CSA task force aims to protect Canadians against binary options fraudBy Natasha Tremblay | March 03 2017 11:30AM
The Canadian Securities Administrators (CSA) has formed a task force to help protect Canadians against binary options scams. An increasing number of Canadians are falling victim to these ‘get rich quick’ schemes, said the CSA in an announcement March 2.
“In response to this escalating problem, we formed a Binary Options Task Force to raise awareness and protect Canadians from binary options scams and launched a new resource site, www.BinaryOptionsFraud.ca, as part of a campaign to educate Canadians about such scams,” said Louis Morisset, Chair of CSA and President and CEO of Quebec regulator, the Autorité des marchés financiers.
A leading type of investment fraud
Binary options fraud is a leading type of investment fraud facing Canadians today,” says Jason Roy, Chair of the CSA Binary Options Task Force and senior investigator with the Manitoba Securities Commission. “We want Canadians to know that there are no registered individuals or firms permitted to trade these products in Canada. We are seeing families of every demographic being affected by financial losses due to binary options trading. We want Canadians to understand the financial dangers associated with these products.”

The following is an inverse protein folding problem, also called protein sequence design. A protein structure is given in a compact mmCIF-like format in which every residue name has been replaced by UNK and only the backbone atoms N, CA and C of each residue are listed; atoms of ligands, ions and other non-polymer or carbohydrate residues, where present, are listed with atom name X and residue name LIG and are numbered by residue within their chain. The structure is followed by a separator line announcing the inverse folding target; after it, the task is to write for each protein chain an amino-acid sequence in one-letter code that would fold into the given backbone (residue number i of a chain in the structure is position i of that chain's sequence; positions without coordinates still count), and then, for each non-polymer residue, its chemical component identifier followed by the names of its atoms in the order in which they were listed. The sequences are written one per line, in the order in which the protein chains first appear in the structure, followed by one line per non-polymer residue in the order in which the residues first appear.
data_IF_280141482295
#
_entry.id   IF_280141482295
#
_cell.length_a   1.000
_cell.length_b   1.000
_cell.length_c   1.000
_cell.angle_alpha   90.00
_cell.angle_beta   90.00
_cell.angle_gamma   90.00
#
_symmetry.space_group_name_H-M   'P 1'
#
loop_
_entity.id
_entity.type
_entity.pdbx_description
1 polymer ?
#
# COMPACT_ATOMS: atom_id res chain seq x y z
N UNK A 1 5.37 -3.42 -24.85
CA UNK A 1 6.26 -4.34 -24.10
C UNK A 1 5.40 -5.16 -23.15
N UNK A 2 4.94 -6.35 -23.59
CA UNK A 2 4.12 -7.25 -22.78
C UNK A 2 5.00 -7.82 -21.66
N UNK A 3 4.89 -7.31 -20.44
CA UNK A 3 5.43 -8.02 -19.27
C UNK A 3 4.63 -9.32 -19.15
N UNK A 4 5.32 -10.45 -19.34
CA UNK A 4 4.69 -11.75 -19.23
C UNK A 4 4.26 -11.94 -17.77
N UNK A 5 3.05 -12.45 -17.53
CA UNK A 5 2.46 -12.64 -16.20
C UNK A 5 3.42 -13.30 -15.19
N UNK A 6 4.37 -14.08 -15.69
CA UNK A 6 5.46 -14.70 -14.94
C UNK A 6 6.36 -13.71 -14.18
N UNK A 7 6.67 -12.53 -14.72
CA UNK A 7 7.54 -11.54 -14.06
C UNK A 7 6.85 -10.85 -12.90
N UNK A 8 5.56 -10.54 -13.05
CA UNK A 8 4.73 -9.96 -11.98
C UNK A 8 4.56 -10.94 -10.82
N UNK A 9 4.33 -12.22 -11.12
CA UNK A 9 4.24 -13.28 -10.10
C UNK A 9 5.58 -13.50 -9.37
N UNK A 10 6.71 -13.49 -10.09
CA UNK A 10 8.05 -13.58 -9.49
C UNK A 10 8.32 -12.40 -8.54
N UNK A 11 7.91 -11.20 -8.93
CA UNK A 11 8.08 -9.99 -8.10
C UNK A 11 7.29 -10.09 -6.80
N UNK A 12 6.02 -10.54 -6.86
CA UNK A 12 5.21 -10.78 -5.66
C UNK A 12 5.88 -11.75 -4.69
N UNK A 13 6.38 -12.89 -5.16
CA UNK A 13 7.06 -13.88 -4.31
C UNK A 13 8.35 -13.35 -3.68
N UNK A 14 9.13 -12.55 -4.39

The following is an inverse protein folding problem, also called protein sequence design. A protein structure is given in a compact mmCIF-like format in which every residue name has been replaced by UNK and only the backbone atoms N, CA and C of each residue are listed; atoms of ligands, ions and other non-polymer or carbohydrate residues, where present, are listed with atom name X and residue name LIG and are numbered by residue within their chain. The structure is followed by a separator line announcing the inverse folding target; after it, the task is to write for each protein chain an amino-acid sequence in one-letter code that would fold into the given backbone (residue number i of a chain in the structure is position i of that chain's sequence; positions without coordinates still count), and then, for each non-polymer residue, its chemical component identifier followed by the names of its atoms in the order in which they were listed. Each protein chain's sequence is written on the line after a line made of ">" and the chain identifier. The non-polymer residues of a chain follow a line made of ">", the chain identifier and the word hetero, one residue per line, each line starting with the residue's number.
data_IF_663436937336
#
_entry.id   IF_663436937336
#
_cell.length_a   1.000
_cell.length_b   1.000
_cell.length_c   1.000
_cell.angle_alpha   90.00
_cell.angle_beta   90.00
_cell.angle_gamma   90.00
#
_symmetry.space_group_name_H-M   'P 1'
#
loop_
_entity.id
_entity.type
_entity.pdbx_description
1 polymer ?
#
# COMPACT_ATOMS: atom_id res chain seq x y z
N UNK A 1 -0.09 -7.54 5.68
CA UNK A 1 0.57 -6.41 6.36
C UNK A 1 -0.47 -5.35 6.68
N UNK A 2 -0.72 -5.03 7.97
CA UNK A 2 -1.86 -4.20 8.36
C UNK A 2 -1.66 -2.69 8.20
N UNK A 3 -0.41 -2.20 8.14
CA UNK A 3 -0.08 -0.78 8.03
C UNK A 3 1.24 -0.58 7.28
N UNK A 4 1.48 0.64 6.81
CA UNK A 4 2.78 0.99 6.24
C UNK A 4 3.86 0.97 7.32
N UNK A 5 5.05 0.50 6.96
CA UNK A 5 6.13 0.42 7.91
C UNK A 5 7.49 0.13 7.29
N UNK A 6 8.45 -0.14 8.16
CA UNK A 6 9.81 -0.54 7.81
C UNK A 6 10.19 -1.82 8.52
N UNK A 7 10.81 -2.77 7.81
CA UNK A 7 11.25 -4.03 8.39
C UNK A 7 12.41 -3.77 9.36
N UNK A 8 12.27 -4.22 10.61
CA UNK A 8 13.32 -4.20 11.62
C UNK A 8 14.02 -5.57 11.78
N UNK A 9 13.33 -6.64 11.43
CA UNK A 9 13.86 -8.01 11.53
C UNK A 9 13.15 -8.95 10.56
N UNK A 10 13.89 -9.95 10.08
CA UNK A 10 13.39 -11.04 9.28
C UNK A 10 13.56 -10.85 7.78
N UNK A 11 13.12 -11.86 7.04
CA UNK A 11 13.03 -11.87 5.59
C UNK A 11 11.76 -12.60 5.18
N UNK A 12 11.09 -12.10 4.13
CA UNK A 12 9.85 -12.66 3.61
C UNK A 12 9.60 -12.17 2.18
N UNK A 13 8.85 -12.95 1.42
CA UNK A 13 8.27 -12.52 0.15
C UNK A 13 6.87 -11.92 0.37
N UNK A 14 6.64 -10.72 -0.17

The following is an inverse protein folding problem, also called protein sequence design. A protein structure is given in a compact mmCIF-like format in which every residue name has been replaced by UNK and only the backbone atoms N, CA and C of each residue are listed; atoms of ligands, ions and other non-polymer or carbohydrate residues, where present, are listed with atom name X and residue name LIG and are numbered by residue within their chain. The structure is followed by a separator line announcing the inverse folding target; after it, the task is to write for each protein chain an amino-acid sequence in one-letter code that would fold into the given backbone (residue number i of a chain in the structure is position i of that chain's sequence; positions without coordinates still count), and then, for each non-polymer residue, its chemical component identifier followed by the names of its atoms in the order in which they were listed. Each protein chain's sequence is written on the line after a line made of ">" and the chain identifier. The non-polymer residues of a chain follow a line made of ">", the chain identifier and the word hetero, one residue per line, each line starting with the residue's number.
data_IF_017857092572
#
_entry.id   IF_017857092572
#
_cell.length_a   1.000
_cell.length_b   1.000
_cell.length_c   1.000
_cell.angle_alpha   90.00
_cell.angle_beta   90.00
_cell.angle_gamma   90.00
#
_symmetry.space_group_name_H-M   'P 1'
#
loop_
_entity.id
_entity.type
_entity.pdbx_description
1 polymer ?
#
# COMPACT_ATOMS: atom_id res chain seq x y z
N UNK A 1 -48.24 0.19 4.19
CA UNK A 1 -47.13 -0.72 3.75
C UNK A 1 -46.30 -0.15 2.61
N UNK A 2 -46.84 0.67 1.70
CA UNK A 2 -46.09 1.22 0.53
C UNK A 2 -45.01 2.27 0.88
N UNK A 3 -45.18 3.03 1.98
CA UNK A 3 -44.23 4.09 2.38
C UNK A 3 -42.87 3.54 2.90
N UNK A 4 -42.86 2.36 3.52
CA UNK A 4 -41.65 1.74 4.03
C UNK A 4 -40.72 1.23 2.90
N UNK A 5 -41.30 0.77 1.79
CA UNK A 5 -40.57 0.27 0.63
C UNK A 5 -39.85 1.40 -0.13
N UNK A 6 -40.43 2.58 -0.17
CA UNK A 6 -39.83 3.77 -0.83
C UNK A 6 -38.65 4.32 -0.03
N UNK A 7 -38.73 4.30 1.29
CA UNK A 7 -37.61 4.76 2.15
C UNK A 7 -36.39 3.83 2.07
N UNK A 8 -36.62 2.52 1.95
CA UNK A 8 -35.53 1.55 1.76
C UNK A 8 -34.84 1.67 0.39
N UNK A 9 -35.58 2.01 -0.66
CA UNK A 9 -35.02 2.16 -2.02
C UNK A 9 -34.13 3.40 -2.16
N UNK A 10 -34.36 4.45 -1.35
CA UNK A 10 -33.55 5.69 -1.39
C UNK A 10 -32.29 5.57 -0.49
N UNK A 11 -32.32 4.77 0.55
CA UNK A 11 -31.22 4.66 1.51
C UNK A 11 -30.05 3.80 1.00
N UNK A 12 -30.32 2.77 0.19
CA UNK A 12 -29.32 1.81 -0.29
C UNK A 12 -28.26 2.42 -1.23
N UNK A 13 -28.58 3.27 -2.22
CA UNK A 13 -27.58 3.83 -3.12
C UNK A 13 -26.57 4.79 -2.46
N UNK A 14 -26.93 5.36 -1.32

Rigged to lure victims with early returns
Binary options consist of investors betting on the performance of an underlying asset, often with a short time frame, and once the investment is up, the investor collects earnings or loses everything depending on the outcome. In a recent example we reported last month, some binary options scams have been using Kevin O’Leary’s name and image without his permission.
The CSA warns that the “overwhelming majority” of binary option sites are rigged to lure victims with early returns. Often no actual trading occurs and the only purpose of the interaction is to steal money, “Once a victim has lost their money, it is almost impossible to recuperate their losses,” explains the CSA.
For more information, or to report suspected or confirmed fraudulent activity, visit www.BinaryOptionsFraud.ca.